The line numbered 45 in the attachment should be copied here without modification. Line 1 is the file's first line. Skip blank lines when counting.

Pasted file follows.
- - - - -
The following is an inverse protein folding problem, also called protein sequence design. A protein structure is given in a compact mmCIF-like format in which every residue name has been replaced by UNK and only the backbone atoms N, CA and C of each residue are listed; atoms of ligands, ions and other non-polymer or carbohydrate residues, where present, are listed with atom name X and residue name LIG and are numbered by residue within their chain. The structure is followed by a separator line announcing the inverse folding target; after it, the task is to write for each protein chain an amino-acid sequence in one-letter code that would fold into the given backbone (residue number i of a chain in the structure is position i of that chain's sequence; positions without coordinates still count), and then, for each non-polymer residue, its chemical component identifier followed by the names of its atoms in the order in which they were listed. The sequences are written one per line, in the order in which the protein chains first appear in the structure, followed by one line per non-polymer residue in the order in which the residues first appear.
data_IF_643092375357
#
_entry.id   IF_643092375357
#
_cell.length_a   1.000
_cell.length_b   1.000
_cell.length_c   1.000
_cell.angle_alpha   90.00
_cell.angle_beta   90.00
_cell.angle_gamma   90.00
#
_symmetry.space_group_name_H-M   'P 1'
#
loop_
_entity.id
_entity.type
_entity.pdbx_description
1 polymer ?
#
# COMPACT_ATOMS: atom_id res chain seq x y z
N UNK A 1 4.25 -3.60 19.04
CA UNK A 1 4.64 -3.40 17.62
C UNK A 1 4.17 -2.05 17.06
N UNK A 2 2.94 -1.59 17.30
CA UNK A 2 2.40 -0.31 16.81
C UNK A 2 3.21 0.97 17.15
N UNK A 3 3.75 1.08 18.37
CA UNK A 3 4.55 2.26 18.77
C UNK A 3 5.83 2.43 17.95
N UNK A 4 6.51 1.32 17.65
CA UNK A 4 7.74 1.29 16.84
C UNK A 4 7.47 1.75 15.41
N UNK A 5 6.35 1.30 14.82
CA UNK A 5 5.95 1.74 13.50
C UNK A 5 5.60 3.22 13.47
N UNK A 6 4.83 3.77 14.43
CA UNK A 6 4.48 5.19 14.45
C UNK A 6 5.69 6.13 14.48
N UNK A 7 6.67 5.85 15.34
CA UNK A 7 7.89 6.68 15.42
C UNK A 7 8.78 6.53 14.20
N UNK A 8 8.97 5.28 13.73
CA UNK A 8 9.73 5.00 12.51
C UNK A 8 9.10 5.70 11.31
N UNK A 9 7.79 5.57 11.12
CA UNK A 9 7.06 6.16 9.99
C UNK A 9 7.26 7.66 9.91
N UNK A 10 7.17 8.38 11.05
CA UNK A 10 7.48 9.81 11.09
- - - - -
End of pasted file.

C UNK A 8 9.10 5.70 11.31